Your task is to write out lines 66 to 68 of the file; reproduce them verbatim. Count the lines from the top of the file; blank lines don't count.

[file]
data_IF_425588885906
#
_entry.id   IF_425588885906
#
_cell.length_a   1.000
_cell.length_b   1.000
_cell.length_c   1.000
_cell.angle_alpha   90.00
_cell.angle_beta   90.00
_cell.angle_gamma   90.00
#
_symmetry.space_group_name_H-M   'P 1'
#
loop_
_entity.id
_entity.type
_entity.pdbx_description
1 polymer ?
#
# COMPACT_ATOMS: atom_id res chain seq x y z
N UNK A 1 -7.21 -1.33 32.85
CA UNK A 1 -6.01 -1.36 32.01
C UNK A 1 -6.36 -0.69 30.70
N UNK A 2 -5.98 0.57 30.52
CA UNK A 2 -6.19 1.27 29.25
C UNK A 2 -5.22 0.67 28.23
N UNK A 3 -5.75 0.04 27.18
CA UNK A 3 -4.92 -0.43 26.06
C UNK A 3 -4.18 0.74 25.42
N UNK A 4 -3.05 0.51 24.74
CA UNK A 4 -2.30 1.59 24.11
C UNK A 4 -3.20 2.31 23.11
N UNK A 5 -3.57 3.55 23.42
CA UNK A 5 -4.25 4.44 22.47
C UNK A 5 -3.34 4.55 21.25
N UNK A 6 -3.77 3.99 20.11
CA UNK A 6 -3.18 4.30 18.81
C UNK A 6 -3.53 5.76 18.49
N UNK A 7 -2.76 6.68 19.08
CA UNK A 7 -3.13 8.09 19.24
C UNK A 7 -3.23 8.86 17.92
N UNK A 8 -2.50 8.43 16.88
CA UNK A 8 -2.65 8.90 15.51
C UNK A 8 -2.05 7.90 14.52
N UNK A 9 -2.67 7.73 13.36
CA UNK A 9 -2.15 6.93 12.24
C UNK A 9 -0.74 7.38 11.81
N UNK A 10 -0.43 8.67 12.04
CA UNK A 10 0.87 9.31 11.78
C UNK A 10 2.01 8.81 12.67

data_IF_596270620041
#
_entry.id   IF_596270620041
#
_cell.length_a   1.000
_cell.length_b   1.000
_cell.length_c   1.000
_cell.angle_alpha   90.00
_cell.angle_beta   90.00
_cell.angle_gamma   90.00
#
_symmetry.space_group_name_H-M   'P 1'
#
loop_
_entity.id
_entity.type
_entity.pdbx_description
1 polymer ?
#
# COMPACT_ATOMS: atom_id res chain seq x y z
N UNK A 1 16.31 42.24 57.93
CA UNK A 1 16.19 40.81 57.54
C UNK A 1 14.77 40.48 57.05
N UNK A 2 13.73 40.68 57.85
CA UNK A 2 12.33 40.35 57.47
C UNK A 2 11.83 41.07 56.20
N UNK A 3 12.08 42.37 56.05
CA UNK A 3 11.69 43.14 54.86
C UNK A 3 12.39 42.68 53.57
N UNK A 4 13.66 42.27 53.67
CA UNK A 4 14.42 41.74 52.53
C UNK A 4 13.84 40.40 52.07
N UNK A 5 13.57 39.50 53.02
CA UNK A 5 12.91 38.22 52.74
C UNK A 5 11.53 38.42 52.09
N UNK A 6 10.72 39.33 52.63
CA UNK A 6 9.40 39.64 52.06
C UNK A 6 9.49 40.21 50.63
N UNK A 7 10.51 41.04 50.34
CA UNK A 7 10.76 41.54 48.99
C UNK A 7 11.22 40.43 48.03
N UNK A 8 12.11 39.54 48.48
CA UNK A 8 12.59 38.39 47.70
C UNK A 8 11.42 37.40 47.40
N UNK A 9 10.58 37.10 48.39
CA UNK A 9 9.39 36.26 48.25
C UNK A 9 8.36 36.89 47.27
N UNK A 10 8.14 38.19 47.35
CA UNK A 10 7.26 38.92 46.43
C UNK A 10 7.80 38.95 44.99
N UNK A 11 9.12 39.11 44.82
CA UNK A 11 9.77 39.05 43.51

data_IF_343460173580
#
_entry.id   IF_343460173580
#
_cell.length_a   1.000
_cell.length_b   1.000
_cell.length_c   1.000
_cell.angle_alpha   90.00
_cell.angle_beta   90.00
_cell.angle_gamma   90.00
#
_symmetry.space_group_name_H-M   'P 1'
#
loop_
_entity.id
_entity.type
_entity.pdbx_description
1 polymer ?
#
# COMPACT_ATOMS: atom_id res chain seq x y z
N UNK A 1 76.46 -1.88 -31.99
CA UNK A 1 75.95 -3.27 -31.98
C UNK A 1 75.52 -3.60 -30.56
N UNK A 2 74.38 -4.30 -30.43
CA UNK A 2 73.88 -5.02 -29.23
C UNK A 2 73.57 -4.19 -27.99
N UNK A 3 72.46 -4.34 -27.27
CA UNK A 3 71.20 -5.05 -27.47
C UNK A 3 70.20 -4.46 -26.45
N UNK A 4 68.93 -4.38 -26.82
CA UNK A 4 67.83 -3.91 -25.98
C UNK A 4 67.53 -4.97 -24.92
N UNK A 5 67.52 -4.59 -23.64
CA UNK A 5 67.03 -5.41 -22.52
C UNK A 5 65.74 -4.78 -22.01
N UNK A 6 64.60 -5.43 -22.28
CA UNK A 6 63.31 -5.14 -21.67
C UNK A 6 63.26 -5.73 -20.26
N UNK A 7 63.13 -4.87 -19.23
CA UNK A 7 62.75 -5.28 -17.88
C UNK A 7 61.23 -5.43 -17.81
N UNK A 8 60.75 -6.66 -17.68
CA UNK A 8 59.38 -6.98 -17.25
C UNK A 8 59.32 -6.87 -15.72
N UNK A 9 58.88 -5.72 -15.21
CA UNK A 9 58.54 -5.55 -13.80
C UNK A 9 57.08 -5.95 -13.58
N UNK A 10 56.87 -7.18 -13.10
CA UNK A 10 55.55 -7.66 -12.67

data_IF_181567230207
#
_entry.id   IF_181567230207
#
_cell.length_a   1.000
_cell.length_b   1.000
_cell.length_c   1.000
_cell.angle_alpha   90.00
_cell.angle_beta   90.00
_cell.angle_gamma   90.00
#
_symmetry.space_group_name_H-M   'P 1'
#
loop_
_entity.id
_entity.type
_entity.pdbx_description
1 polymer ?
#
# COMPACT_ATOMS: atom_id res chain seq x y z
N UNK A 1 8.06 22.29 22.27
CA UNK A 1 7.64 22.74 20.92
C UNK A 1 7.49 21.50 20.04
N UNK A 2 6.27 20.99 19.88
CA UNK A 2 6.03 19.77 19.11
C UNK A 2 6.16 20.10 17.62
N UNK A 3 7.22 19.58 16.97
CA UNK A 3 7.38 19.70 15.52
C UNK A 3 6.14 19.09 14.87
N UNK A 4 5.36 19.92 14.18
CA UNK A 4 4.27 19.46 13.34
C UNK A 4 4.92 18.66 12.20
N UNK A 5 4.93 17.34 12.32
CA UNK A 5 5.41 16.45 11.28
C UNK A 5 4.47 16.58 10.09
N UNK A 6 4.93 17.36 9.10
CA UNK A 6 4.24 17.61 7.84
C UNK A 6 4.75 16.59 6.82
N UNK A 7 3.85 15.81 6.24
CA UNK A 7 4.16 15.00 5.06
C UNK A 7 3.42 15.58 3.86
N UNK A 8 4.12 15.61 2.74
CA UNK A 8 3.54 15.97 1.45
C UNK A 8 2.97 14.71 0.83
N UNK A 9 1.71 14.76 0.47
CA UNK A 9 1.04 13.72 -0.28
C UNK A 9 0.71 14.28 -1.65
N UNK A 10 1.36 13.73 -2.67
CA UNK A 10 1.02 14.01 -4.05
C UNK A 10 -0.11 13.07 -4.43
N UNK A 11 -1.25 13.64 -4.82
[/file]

_entity.type
_entity.pdbx_description
1 polymer ?